On top of this, underlying mental health disorders commonly lead young people to use drugs and alcohol. Teens who feel bad (such as depressed or anxious) will often turn to drugs as a form of self-medication. According to psychiatrists at The Child Mind Institute, roughly 50 percent of adolescents with untreated mental health disorders will end up battling a substance use disorder in life.

The Academic Consequences of Substance Abuse

Adolescent substance abuse has been associated with declining grades, truancy, and school drop-outs. This is commonly because teens who become dependent on drugs and alcohol prioritize their substance use over other obligations, like academics. Additionally, substance use has the potential to disrupt cognitive abilities like memory and concentration. Adolescents who abuse substances are more likely to experience learning obstacles and difficulties, and therefore may be more likely to see poor academic performance or skip school as a result. Learn more about the consequences of substance abuse on academics here.

The Effects of Substance Abuse on Teen Relationships

No matter your age, substance abuse can have a very negative influence on your relationships over time. For substance-dependent teenagers, the constant need to seek, use, and recover from drugs and alcohol inherently disrupts their ability to form and maintain meaningful friendships. Teens who use drugs and alcohol are also less likely to engage in school and extracurricular activities, adding another obstacle for establishing relationships with peers. These teens will often end up bonding with other peers who use drugs and alcohol, which can put them in difficult and dangerous situations where they lack support.

In addition to social relationships, substance abuse in adolescence can also negatively affect family dynamics. Drug-using teenagers tend to withdraw from family members, break house rules, disrespect their parents, and deplete their family emotionally and physically over time.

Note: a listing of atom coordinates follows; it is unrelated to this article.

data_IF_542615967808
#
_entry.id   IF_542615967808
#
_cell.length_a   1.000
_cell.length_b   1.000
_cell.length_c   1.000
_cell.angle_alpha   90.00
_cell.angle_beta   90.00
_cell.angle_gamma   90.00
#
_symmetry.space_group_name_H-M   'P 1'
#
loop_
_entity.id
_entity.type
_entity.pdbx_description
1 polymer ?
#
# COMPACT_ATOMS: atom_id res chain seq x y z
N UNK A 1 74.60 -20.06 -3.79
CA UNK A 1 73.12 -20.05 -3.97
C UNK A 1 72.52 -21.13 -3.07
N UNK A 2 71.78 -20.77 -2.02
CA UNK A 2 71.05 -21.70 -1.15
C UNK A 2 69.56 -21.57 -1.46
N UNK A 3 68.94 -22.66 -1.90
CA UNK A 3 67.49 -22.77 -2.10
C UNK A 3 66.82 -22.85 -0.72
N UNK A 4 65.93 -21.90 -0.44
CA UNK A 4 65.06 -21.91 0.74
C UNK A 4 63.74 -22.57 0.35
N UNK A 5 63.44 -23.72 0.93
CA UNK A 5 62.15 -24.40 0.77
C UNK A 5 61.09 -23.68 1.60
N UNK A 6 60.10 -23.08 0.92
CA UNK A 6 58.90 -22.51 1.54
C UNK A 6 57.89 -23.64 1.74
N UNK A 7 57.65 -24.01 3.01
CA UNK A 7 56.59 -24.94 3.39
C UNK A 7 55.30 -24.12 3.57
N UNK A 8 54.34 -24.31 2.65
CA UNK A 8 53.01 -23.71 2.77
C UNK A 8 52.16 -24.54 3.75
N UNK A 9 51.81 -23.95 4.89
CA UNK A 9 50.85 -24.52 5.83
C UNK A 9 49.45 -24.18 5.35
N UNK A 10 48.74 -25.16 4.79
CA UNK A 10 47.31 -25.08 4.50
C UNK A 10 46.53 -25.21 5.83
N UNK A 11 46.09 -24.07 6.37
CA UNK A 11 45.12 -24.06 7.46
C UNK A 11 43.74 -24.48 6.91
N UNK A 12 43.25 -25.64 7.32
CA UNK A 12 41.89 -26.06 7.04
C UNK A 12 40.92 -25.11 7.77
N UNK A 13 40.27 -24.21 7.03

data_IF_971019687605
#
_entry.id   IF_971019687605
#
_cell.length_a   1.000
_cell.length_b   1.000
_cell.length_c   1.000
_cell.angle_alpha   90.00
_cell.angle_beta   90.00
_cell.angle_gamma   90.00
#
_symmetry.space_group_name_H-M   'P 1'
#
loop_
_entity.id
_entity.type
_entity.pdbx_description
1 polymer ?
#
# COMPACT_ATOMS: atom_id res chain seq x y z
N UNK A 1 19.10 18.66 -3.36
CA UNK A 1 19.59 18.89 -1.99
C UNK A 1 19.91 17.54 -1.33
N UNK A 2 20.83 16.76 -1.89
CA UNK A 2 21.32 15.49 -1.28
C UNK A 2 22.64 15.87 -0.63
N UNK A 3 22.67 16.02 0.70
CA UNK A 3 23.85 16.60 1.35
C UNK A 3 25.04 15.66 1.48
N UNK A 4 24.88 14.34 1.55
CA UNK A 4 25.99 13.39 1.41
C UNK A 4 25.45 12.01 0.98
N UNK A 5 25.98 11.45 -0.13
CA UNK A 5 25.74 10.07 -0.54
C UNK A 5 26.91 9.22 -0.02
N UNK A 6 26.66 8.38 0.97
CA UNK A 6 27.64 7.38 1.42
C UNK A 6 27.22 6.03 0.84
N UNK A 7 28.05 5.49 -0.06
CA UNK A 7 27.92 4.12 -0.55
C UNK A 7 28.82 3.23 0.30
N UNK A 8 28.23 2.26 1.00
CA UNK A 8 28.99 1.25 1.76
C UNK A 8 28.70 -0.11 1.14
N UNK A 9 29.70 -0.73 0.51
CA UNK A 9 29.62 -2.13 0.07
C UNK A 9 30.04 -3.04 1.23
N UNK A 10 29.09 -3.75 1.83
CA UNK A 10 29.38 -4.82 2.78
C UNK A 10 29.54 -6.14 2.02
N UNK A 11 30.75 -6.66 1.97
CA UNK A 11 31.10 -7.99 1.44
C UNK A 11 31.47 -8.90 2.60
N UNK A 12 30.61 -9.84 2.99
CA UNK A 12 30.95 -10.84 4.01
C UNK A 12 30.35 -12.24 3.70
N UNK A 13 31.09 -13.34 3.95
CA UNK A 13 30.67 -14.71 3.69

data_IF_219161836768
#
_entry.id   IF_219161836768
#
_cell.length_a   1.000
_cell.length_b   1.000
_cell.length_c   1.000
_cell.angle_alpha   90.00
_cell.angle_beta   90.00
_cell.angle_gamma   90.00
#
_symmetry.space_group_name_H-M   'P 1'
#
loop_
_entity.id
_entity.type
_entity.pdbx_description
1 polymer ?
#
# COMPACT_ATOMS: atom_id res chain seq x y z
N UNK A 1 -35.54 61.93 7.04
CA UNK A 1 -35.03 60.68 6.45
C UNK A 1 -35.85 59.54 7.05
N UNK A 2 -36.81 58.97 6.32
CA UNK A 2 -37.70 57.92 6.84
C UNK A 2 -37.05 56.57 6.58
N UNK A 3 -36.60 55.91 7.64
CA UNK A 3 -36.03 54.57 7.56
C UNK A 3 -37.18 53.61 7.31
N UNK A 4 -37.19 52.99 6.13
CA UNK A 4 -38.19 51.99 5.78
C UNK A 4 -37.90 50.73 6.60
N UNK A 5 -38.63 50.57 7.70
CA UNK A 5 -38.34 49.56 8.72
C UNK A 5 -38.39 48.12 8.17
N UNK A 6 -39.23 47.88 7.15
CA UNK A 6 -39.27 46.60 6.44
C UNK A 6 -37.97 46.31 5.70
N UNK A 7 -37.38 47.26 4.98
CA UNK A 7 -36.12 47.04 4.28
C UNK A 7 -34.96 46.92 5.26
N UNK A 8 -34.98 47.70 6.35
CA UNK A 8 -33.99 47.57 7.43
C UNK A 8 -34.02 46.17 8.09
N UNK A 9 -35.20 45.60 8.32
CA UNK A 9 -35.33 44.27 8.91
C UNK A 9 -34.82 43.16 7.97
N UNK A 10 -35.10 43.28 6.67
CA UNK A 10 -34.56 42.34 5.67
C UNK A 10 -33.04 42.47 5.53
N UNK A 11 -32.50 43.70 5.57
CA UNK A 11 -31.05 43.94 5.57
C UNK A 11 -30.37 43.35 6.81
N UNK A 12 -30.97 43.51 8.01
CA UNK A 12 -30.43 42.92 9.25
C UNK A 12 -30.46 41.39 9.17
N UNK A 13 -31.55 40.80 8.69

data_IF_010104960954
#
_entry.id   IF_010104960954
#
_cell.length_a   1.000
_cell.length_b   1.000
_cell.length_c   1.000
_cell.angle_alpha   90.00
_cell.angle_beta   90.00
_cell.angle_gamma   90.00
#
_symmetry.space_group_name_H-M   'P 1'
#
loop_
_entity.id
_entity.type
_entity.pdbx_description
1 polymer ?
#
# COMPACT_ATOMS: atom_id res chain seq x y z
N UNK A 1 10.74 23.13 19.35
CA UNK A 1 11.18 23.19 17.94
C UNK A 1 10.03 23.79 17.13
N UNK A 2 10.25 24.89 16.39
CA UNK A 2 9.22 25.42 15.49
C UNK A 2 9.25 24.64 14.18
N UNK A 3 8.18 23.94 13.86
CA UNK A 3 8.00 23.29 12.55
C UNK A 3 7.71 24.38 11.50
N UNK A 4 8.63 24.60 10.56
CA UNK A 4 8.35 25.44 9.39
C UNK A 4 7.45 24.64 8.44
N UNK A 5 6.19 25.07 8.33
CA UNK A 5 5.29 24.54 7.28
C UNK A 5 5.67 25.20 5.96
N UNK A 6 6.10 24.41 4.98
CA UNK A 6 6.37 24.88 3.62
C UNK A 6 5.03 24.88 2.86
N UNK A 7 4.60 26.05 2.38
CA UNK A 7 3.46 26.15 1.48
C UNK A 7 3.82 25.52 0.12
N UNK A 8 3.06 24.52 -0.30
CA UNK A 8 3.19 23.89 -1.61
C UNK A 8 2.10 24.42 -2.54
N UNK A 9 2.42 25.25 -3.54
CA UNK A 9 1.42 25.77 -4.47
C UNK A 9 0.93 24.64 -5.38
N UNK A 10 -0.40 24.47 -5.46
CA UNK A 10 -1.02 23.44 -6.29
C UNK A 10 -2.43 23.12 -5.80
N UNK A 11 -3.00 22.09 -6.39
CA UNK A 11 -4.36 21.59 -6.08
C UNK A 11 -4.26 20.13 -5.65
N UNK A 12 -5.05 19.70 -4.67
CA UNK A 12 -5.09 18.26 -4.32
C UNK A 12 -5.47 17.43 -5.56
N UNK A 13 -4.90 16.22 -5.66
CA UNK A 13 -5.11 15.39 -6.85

The Behavioral and Legal Consequences of Substance Abuse in Adolescence

The consequences of substance abuse in adolescence go beyond the home and even school campus. Teenagers who use drugs and drink alcohol are more likely to get in trouble with the law. As reported by the U.S. Department of Justice, “Teens who use drugs are more likely to engage in violent behavior, steal, abuse other drugs, and join gangs.” 

Statistics support this sentiment. More than half of youth in the juvenile justice system reported using a drug in the month before their crime. More than one-third (almost 40 percent) reported being under the influence of drugs at the time of their offense. Serious crimes committed among drug-influenced teenagers often include assault, theft, and selling drugs.

Fortunately, the Department also explains that parents are the most powerful influence on their kids when it comes to using illicit drugs. Parents, therefore, play an incredibly important role in the prevention of early substance use.

Preventing Your Teenager from Using Drugs and Alcohol 

Although you might feel like your teen does not listen to you, or does not care about what you have to say, parents have the ability to positively influence their teens’ actions. The CDC reports that one of the most powerful protective factors against drug and alcohol abuse in adolescence is parent engagement. Other protective factors include family support, parental disapproval of substance use, parental monitoring, and connectedness at school.

So, how do you get through to your teenager? Open conversation and education are great ways to start. Talk to your teenager about substance abuse and their own perspective on it. Ask questions about if they are using drugs or alcohol, or if their friends use substances. Ask if they know about the dangers and consequences of substance abuse in adolescence. If they are unaware of the consequences above, teach them about these risks. Give your teens reasons not to use drugs. Educating your teen about the dangers of drug abuse can help them make healthy decisions long-term. Additionally, as a parent, you can teach your teen how to say “no” and resist pressure from peers. Give them the tools and the knowledge they need to feel confident in their decision to stay away from drugs.

Of course, if you are worried about your teen’s substance abuse, do not hesitate to have a professional resource on hand. As you can see from the above, adolescent substance abuse can have devastating consequences on a person’s physical and mental wellbeing. You can protect your teen by getting them the help they need. Talk to your pediatrician or contact a treatment professional for support.

Turnbridge is an expert in adolescent substance use and mental health disorders. If you have any concerns about your teen, know that we are one call away. You may contact us anytime at 877-581-1793. Or, you may start exploring our treatment programs online today.